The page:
Print artist Annie Nicholson, aka Fandangoe Kid, who focuses on developing visual narratives as a means of communicating stories, ran a series of workshops with students exploring what being or becoming a part of Bristol University meant to them, what their ambitions were for joining the University community.
The projects resulted in two large-scale vinyl posters, Belonging and Home, which were initially located in Senate House and are now in the publicly accessible Students’ Union building.
Running workshops and creating large scale artworks that reflect the communal voice of the students at Bristol University, creates a possibility to really hear the needs of your young people.
You are providing a well needed platform for engagement that could change many lives and have a ripple effect amongst the student community. Everyone wants to feel part of something and everyone wants to feel heard. By creating a channel and outlet for communication about traditionally taboo subject matters such as mental health, you are dispensing with the old and breaking the stigma. More essentially, you are providing a safe space for young people to come together and voice their collective hopes, fears and realities, things that unite us and make us all human.
The artworks that we hope to install across campus will reflect this unity and sense of humanity and will serve as a daily reminder that those attending Bristol University are part of something, a real community whose members listen to one another and support one another.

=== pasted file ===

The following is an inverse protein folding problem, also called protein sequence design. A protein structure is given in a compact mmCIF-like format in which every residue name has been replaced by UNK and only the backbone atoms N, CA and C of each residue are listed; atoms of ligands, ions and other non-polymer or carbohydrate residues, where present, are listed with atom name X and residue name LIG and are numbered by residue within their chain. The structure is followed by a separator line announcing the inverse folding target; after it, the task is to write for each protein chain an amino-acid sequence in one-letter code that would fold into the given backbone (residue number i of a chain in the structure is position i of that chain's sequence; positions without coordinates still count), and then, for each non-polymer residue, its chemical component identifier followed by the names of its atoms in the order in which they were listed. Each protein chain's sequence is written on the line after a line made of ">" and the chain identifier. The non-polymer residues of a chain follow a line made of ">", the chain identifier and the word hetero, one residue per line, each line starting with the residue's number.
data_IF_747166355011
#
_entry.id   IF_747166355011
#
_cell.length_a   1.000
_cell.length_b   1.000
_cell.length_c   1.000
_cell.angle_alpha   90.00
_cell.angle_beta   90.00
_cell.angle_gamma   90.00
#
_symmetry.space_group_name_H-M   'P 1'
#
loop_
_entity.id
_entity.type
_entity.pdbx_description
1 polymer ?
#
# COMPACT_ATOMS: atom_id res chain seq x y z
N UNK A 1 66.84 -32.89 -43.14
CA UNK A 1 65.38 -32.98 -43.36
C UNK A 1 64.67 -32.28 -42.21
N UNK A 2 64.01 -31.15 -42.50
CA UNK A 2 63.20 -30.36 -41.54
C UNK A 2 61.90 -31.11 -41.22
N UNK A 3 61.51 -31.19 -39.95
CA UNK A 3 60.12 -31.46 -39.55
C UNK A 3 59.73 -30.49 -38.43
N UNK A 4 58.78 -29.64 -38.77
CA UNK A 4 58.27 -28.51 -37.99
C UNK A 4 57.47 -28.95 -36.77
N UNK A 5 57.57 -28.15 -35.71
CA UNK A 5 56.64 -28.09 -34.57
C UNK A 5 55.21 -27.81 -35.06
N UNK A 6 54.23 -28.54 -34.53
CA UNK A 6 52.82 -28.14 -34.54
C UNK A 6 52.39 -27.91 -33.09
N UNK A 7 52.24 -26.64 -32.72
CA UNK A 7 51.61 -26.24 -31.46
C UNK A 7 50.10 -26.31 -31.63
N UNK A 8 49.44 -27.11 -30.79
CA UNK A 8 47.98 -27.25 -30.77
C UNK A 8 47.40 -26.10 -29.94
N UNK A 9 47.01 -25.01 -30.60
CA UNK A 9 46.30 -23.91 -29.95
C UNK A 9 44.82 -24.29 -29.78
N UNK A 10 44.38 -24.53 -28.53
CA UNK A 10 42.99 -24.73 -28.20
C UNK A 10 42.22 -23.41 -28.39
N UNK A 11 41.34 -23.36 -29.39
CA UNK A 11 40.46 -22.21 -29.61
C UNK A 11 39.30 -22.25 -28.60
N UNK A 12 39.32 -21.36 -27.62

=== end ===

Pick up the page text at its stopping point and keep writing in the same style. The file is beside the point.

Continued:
These creative workshops about notions of community and belonging were part of the Make this Yours campaign: an engagement framework for Campus Heart. The campaign created opportunities for students, staff and our local communities to help shape the space and services in at the centre of the University, at the Campus Heart, the University’s development programme for the services and buildings on and around Tyndall Avenue.
Fandangoe Kid ran two workshops at a Welcome Fair on the theme of Belonging plus one on World Mental Health Day at the indoor sports centre, to explore the role of movement and mental health. A large scale text based artwork was produced, inspired by the workshops and the discussions. The work is the artist’s ‘understanding of what has unfolded with my interactions with the people involved, aiming to capture the spirit as fully as possible’.
Fandangoe Kid subsequently worked with a diverse group of students to create a piece looking at the idea of Home, developing a collective narrative to tie ideas together. Annie said ‘the piece intends to bind and unite, and create a sense of universality through our shared sense of human experience, no matter what our respective experience of home’.
Please note the final artwork included blue text on a pink background, as seen in the in-situ image above. The image below shows an early draft.
- Meet the print artist plastering the streets of London with bold messages that deal with life, love, and grief (Mashabe)
- Fandangoe Kid is the print artist addressing mental health, grief and love (Metro)
- Speaking with East London-Based Artist Annie Nicholson aka Fandangoe Kid in Red Hook, Brooklyn (Street Art NYC)
- A Tale of Empowerment | The Fandangoe Kid (Peckham Levels)